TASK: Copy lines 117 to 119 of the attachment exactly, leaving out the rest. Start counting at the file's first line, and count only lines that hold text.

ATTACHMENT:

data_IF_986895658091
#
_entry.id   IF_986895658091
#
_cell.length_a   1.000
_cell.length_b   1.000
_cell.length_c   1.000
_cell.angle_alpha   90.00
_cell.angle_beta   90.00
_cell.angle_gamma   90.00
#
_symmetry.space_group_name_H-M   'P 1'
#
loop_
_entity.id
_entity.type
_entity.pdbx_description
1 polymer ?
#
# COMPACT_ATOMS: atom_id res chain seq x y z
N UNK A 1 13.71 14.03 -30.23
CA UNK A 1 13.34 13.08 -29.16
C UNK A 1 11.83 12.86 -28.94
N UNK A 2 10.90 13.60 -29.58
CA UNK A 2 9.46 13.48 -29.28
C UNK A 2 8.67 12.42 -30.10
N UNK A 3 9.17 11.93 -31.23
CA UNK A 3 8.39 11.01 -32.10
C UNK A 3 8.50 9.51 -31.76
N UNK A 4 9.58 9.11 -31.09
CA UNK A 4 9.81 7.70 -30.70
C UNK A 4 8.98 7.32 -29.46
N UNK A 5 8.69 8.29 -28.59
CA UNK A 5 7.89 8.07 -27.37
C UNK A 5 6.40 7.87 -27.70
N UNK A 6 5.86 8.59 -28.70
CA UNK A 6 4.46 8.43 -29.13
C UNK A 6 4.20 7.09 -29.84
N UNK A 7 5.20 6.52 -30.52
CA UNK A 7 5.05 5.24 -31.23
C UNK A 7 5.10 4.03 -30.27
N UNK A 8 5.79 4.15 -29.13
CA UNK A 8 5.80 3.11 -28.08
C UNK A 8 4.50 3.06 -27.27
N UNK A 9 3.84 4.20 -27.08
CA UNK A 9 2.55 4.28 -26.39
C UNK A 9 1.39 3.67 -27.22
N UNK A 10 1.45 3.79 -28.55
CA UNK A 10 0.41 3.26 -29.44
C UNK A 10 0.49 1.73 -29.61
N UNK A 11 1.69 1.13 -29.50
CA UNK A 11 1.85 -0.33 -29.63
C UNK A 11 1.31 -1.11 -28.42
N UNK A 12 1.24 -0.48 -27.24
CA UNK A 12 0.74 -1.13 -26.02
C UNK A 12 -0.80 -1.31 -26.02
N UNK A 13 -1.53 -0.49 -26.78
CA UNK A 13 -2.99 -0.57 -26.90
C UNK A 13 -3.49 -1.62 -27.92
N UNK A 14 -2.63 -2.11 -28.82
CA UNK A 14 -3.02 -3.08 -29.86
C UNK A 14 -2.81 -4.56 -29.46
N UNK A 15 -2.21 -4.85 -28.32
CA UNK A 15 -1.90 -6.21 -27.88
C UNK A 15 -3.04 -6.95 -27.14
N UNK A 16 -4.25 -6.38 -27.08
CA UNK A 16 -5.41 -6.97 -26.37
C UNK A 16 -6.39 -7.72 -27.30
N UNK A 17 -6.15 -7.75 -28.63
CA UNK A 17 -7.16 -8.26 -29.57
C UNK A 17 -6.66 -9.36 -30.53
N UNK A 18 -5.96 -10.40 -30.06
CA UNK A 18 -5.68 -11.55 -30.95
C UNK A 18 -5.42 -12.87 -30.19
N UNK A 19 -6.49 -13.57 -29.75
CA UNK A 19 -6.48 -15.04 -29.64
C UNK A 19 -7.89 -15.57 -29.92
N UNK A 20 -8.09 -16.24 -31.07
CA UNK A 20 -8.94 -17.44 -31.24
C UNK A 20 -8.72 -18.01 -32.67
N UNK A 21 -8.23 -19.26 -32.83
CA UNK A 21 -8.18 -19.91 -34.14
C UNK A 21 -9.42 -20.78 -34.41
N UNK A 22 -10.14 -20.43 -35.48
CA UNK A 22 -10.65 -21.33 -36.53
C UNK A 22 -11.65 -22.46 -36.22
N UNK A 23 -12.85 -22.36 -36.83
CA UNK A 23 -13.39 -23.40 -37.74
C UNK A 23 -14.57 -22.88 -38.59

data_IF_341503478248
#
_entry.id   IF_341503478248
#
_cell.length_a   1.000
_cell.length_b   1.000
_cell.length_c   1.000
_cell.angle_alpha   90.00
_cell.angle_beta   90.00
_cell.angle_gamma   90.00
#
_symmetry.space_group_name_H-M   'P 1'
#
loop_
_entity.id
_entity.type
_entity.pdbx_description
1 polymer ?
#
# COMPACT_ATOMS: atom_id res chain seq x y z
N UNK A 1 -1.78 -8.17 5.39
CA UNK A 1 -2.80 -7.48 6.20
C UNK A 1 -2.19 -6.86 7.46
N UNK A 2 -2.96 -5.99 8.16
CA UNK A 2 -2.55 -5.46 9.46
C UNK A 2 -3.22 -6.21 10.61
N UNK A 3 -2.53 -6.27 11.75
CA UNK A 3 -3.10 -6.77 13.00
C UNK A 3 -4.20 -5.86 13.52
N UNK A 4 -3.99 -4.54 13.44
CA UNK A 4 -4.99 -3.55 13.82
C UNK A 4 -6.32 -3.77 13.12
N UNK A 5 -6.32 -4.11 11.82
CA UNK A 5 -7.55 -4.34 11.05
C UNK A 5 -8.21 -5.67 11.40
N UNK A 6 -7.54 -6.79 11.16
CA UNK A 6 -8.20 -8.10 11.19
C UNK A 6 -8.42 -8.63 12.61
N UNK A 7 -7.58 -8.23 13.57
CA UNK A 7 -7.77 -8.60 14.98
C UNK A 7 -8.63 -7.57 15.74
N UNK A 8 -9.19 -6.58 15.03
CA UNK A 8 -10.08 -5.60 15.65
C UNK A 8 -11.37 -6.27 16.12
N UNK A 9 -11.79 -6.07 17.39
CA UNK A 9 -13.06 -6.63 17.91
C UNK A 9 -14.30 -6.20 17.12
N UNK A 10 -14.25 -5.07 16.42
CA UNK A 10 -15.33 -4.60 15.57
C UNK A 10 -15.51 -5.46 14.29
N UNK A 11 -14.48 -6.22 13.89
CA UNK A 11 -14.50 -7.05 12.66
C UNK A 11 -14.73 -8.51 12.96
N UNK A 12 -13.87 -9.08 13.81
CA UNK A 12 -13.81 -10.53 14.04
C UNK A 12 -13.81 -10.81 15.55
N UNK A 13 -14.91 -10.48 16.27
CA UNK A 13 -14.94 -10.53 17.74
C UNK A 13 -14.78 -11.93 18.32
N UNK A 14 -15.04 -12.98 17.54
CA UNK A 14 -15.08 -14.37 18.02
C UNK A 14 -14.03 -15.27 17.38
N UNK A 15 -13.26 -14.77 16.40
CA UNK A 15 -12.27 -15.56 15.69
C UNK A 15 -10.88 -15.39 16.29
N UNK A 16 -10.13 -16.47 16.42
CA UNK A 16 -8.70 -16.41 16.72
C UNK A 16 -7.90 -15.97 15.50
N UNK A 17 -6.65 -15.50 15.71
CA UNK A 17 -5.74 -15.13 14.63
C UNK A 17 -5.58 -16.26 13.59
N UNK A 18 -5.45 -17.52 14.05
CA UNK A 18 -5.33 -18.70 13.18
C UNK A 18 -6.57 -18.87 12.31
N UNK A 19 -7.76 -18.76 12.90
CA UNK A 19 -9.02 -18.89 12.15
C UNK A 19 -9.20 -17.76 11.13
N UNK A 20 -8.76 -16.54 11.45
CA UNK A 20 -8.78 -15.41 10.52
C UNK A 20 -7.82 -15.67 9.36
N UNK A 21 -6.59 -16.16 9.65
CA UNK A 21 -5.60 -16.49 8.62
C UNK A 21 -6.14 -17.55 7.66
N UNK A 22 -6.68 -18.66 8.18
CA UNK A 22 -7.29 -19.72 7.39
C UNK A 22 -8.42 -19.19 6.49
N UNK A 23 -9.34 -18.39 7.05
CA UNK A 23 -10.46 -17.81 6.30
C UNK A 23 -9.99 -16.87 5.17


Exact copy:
CA UNK A 3 -3.10 -6.77 13.00
C UNK A 3 -4.20 -5.86 13.52
N UNK A 4 -3.99 -4.54 13.44